Meditation as an Additional Therapy for Heart Disease
The American Heart Association suggests sitting meditation could be beneficial to heart health.
The gold standard of treatment for heart disease is medication and lifestyle changes, including exercise and a heart healthy diet. The American Heart Association (AHA) recently released a new scientific statement published in the Journal of the American Heart Association that suggests meditation may have potential cardiovascular benefits, in addition to current guidelines.
Many studies have shown that meditation can have positive changes on the brain and the body, which caused the AHA to analyze scientific studies to determine whether it could improve heart health as well.
Approximately 8% of Americans practice meditation and 17% of patients with heart disease were interested in participating in a clinical trial of meditation, according to the National Health Interview Survey, the AHA reported.
Included in the panel were a group of heart disease experts and a neuroscientist. Excluded from the analysis were mind-body practices that involve physical activity, which is known to improve cardiovascular health.
The authors found that sitting meditation may decrease levels of stress, anxiety, and depression, while improving sleep and well-being, according to the study.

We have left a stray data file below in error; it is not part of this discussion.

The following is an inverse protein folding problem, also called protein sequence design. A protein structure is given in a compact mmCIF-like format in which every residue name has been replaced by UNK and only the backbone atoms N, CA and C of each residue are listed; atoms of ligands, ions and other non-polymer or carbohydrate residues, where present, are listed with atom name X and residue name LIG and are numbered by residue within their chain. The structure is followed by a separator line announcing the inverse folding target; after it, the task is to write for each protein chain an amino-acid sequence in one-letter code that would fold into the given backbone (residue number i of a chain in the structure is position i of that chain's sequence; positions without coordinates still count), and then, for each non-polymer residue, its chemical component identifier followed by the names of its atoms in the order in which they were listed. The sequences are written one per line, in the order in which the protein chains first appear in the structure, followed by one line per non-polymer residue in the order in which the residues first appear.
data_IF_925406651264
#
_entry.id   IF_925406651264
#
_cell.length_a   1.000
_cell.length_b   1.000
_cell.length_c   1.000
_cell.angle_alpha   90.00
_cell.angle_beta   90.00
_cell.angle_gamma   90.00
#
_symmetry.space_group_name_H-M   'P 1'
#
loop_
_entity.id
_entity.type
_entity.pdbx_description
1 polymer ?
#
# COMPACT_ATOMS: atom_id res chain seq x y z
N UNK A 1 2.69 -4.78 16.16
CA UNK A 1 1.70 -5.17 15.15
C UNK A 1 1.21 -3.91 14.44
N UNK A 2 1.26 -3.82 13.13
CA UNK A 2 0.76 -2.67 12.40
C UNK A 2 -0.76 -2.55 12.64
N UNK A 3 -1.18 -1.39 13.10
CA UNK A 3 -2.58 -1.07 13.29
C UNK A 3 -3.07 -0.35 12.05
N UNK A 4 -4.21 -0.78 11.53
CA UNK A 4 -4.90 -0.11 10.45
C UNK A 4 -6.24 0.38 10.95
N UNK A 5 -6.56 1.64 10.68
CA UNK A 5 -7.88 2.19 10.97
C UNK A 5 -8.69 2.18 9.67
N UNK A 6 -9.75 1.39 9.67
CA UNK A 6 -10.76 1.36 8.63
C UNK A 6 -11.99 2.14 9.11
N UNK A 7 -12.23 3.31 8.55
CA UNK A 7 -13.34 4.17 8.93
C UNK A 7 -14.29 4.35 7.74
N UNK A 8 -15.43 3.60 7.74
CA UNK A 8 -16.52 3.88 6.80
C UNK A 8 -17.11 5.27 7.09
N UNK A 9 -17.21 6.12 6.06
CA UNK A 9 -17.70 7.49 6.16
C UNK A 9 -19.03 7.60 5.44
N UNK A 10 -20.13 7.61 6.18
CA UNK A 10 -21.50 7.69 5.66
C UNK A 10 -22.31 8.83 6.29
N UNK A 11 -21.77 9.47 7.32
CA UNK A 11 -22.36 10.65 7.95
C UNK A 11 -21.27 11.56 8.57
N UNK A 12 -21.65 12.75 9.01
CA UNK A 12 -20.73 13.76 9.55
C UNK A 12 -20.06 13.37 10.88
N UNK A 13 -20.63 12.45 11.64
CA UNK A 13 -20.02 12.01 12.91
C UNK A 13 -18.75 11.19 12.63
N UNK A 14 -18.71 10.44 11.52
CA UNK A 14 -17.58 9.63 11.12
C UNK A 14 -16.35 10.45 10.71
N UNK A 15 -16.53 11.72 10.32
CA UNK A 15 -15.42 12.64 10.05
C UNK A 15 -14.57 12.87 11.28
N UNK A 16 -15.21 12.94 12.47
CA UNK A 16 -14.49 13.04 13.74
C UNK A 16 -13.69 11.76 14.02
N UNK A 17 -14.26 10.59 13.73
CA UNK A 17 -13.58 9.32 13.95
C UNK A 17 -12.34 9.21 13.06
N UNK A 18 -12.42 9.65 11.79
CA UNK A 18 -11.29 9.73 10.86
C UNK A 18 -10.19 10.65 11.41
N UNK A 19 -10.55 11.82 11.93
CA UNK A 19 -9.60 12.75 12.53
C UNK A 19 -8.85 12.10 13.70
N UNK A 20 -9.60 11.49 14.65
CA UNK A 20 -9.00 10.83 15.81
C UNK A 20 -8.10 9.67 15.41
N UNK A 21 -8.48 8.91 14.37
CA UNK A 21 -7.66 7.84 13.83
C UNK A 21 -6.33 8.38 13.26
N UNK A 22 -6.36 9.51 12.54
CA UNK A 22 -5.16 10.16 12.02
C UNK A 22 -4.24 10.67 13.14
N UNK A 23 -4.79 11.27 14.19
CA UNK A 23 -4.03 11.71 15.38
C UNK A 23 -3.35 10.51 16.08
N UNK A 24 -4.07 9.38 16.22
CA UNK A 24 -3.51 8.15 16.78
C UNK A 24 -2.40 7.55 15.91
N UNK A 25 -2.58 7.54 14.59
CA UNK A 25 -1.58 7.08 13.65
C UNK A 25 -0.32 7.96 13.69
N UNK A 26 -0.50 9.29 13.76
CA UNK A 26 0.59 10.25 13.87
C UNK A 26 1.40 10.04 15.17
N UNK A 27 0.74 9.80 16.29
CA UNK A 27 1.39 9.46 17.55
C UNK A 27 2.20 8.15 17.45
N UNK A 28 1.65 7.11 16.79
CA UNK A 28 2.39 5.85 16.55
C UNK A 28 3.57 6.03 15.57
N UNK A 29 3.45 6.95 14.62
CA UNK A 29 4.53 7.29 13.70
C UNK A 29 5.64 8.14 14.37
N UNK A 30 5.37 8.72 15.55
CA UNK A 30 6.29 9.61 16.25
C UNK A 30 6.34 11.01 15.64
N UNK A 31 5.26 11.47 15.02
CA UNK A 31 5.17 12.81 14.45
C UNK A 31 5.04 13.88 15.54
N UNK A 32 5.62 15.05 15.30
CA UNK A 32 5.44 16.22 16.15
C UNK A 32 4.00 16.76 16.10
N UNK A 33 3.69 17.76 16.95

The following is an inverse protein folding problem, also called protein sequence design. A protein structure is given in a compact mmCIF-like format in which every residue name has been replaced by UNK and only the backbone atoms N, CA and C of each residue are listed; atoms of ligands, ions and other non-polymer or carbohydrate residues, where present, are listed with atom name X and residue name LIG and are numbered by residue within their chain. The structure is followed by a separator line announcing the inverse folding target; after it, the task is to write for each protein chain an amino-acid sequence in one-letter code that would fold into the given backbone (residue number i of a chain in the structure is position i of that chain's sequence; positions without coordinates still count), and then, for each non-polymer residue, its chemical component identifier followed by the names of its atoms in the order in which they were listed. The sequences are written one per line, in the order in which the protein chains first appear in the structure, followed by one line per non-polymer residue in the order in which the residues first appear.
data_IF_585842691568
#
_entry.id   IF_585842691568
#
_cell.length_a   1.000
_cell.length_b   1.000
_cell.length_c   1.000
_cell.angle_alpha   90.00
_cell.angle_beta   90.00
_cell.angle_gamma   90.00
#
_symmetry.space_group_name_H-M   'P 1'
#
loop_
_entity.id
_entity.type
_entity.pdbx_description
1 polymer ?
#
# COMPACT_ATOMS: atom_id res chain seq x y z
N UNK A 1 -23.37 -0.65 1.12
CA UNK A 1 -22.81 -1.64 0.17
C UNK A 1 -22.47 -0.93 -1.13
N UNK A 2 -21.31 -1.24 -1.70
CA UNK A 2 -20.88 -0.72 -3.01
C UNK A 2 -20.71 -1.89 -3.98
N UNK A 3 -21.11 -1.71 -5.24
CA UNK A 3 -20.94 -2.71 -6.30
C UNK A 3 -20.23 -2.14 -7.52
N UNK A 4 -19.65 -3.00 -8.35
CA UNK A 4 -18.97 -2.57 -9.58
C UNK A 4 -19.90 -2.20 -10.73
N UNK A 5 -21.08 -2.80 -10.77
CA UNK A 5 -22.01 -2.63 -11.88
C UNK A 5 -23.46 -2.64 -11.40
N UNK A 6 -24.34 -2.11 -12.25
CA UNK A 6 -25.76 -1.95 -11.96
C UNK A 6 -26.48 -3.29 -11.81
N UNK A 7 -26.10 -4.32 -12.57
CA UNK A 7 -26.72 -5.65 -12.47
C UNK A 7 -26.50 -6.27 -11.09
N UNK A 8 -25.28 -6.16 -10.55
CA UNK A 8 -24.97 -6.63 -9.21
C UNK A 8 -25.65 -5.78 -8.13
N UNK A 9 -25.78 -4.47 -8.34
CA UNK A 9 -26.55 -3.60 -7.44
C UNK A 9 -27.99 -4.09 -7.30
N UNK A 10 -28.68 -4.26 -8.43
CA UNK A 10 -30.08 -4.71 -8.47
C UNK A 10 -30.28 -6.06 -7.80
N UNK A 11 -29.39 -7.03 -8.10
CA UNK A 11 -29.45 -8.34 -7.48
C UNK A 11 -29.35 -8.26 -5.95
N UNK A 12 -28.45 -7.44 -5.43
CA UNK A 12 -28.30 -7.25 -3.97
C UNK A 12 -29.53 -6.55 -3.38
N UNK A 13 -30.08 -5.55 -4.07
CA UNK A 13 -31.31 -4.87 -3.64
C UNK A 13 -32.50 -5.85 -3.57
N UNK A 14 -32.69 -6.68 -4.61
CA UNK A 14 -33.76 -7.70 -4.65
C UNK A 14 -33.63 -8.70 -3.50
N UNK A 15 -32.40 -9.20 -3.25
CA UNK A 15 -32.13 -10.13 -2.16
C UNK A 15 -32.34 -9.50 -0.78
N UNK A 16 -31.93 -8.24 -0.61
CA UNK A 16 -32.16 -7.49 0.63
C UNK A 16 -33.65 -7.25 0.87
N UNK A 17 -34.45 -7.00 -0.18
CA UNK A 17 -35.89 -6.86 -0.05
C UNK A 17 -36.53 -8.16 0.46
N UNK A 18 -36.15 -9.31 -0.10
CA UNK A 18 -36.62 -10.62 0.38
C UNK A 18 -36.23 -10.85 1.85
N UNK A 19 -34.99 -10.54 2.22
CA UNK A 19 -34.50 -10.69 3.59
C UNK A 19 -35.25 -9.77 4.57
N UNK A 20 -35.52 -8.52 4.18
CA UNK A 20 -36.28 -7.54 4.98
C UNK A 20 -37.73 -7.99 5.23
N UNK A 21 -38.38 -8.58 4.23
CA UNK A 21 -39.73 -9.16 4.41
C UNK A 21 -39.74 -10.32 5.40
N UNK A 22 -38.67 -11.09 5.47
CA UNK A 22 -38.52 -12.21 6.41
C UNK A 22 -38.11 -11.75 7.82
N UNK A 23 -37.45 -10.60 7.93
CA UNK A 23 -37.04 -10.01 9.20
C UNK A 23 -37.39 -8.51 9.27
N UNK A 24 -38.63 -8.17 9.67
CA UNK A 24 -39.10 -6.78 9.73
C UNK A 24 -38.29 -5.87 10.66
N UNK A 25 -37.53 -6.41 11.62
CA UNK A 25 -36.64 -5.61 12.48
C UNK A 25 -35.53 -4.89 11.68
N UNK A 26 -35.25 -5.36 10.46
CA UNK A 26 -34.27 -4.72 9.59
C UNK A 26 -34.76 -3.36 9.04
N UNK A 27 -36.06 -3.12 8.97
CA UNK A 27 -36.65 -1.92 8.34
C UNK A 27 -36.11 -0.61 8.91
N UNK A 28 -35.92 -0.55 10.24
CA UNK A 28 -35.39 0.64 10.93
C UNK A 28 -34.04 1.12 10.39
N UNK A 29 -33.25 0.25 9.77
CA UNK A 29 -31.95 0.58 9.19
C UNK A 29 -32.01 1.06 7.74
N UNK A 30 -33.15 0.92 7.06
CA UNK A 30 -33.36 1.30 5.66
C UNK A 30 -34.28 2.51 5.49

The studies also indicate that meditation may also have a positive effect on blood pressure; however, there is not enough information to determine how it may affect each person.
Notably, meditation shows promise as a way to help with smoking cessation. Smoking is a known risk factor for cardiovascular disease.
A few studies also suggested that sitting meditation could decrease the risk of experiencing a heart attack. The experts caution that more studies are needed to better understand its effects on heart attack risk.
However, the authors caution that more studies are needed to make a firm conclusion about meditation’s role in heart health.
“Although studies of meditation suggest a possible benefit on cardiovascular risk, there hasn’t been enough research to conclude it has a definite role,” said Glenn N. Levine, MD, chair of the writing group of the AHA statement.
Until more is known about meditation and its benefits, the gold standard for heart disease prevention and treatment is lifestyle changes and medication, which has been extensively proven, according to the study.
“Since education on how to meditate is widely available and meditation has little if any risk associated with it, interested people may want to use these techniques, in addition to established medical and lifestyle interventions, as a possible way to lower heart disease risk,” Dr Levine said. “However, it’s important that people understand that the benefits remain to be better established and that meditation is not a substitute for traditional medical care.”